Baseball thinks harder about HGH testing

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HGH.jpgMLB’s Rob Manfred attended a PED seminar yesterday and offered some more words about HGH testing in baseball:

Manfred said that the positive test in England “is an important
confirmation of the strength and science involved” in the H.G.H. blood
test and that baseball was working to apply the test on a widespread
basis.

An HGH test may or may not be workable and wonderful and all of that — I really don’t know enough about it, or the drug, to say — but I am rather surprised that everyone keeps referring to this rugby player as evidence that people need to get moving on the test. 

Why? Because all of the stories that have come out since that test note that the player wasn’t caught merely by testing. Rather, his league had intelligence (i.e. a tip) that he was using HGH, and then went to specifically test him based on that tip.  If they didn’t have the tip, they never would have caught the guy in all likelihood, because HGH doesn’t stay in the bloodstream that long. Indeed, the UK anti-doping agency that caught the guy is on record as saying that intelligence, as opposed to testing, is becoming far more important in their battle against HGH.  The same sort of intelligence that nabbed Braves’ prospect Jordan Schafer for HGH just last year.

I don’t offer this to slam baseball’s desire to implement HGH testing. As with most things, a combination approach is best. Do some testing if it makes sense. Use intelligence too. It’s all good.  It’s just probably worth remembering that there is more to life than just testing, and that, contrary to what so many writers say, the presence or absence of an HGH test doesn’t automatically render baseball’s drug program effective or ineffective.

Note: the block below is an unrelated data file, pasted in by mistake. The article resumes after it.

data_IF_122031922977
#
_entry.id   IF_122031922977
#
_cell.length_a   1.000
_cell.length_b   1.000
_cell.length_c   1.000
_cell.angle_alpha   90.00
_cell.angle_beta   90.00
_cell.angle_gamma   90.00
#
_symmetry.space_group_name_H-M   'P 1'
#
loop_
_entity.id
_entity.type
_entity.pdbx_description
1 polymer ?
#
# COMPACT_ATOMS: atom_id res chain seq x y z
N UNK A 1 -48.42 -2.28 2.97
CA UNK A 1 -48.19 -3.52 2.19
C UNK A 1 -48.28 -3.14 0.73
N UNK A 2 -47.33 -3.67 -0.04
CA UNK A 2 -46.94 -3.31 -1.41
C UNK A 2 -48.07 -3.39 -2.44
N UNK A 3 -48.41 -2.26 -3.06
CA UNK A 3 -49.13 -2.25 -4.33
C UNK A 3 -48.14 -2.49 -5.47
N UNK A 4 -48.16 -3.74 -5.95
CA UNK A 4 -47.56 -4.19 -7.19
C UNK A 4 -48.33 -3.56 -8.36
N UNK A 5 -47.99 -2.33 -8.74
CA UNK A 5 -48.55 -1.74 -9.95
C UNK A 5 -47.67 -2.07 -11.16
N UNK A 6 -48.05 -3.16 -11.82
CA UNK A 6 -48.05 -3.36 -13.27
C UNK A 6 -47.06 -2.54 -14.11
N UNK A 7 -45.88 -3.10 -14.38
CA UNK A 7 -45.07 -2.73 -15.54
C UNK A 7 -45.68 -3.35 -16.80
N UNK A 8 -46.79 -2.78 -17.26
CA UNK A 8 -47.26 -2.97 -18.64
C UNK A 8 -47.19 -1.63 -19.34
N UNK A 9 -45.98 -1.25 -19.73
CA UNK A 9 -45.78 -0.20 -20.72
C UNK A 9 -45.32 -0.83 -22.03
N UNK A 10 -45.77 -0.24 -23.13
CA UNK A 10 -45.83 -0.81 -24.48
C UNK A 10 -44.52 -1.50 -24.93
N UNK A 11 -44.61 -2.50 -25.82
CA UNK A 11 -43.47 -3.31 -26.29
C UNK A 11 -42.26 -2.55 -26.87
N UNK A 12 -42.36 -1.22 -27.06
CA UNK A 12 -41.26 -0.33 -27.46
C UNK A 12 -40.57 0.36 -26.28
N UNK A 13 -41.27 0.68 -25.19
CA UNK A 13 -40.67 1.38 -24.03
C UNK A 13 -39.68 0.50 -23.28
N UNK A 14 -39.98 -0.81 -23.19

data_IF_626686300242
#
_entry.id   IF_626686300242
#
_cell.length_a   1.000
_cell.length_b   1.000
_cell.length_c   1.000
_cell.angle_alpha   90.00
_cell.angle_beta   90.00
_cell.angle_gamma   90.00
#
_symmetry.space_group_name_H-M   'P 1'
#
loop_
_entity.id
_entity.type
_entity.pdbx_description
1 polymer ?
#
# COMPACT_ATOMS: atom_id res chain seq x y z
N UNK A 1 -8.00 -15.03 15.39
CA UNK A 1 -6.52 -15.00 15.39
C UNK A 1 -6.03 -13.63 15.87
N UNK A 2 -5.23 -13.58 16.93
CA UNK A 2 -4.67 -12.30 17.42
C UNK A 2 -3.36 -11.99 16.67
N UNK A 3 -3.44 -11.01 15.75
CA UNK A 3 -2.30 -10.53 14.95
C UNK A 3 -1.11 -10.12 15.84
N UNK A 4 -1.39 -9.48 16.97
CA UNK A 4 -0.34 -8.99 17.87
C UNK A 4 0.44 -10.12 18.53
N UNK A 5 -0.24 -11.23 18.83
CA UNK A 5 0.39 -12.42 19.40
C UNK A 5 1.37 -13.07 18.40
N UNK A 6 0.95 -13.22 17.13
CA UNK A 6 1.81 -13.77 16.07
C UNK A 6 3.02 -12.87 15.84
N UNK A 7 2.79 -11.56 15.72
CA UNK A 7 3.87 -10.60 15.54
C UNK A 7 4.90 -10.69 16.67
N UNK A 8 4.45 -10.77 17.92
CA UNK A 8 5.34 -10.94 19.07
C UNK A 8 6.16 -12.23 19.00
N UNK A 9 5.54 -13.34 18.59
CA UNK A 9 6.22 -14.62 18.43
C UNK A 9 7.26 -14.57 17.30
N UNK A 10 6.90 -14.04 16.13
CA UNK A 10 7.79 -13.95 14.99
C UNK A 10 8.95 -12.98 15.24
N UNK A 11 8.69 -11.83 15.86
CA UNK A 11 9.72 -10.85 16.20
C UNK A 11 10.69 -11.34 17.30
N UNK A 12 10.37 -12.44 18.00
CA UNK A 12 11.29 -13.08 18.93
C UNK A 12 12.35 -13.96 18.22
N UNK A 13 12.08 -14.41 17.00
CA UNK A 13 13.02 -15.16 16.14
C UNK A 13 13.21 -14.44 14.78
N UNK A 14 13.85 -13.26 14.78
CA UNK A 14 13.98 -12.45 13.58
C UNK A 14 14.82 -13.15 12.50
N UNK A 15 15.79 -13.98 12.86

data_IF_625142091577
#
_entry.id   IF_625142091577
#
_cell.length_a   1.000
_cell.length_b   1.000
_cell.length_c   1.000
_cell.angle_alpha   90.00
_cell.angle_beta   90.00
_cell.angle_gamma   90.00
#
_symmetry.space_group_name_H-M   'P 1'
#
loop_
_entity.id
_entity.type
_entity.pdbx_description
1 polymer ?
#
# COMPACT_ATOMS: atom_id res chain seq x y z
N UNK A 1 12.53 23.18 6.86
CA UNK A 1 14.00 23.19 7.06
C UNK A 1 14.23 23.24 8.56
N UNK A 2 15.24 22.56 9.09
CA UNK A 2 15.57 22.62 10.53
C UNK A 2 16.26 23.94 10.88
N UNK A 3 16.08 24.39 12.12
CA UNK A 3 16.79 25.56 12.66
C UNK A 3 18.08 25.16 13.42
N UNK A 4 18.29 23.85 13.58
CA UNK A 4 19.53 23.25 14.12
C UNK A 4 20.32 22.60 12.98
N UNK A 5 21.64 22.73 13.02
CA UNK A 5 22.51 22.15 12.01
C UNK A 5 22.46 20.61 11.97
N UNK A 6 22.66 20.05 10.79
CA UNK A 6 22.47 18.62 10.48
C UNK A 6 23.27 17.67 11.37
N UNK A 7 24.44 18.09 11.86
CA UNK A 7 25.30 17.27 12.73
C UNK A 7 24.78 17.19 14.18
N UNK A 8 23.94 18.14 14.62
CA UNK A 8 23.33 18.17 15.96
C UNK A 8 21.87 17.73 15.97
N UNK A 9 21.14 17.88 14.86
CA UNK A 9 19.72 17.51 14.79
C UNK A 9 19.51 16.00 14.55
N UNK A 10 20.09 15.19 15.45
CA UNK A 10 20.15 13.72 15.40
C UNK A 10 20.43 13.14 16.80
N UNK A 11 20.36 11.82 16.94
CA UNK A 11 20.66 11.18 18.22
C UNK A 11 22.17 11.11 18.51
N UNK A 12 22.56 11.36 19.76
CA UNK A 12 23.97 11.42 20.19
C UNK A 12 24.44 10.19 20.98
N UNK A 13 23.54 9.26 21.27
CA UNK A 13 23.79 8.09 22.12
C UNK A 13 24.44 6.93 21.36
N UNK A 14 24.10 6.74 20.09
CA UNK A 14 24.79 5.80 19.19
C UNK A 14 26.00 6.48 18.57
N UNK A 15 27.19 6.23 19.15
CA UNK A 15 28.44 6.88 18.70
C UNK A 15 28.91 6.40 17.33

Troy Tulowitzki poses as a pitcher on photo day

Tom Szczerbowski/Getty Images
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Update: The photographer was apparently in on the action, according to Topps. Still pretty funny. (Hat tip: Mike Ashmore)

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Thursday marked photo day for the Blue Jays. There are always some oddities, usually when the players create fun for themselves. This time, the fun happened when a photographer mistook shortstop Troy Tulowitzki for a pitcher. Tulowitzki rolled with it and followed the photographer’s instructions to pose like a pitcher.

Hazel Mae has the hilarious video:

Hitters, of course, typically pose with a bat over their shoulder. Pitchers typically have their hand in their glove, sometimes leaning forward as if receiving the signs from their catcher.

Tulowitzki has exclusively played shortstop during his 12-year career in the majors, but perhaps one day he’ll step on the mound and be able to call himself a pitcher.